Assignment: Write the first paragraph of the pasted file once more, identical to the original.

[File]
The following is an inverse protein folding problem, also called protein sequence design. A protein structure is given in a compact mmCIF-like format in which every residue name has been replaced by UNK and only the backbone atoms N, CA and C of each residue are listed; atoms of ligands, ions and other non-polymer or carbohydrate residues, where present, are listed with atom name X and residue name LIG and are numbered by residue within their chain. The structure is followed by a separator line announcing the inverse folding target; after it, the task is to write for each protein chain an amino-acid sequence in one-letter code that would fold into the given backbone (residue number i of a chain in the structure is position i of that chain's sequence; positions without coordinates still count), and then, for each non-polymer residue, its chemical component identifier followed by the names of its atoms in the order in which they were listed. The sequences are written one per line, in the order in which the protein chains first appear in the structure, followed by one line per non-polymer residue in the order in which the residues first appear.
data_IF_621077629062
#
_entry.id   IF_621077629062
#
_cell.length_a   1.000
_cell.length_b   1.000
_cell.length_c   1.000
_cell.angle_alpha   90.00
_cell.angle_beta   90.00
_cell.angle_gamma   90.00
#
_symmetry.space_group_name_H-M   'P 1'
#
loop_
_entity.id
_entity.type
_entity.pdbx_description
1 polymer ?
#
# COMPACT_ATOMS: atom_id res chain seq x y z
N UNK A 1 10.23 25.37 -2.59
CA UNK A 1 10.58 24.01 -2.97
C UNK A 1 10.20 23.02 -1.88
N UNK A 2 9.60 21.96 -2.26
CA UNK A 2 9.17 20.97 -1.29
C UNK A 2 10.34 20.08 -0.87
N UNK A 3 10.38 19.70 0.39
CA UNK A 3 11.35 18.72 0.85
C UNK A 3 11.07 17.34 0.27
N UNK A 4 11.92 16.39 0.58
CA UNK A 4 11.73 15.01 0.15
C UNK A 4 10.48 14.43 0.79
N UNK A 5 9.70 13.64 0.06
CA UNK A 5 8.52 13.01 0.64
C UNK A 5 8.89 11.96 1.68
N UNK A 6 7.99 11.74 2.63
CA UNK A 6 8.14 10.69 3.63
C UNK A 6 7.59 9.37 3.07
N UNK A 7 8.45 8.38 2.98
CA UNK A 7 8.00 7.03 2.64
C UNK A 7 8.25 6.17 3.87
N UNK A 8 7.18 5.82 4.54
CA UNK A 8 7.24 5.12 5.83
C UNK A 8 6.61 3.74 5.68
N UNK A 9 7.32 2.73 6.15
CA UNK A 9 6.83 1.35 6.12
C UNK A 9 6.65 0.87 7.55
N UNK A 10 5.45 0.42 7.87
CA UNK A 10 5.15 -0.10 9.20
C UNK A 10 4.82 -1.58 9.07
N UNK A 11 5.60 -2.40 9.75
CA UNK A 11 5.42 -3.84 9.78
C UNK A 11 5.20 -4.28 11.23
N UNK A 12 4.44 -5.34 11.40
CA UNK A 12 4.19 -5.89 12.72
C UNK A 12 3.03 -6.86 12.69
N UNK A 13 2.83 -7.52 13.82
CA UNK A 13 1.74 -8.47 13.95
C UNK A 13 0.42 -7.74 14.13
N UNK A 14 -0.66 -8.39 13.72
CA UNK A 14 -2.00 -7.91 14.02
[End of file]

The following is an inverse protein folding problem, also called protein sequence design. A protein structure is given in a compact mmCIF-like format in which every residue name has been replaced by UNK and only the backbone atoms N, CA and C of each residue are listed; atoms of ligands, ions and other non-polymer or carbohydrate residues, where present, are listed with atom name X and residue name LIG and are numbered by residue within their chain. The structure is followed by a separator line announcing the inverse folding target; after it, the task is to write for each protein chain an amino-acid sequence in one-letter code that would fold into the given backbone (residue number i of a chain in the structure is position i of that chain's sequence; positions without coordinates still count), and then, for each non-polymer residue, its chemical component identifier followed by the names of its atoms in the order in which they were listed. The sequences are written one per line, in the order in which the protein chains first appear in the structure, followed by one line per non-polymer residue in the order in which the residues first appear.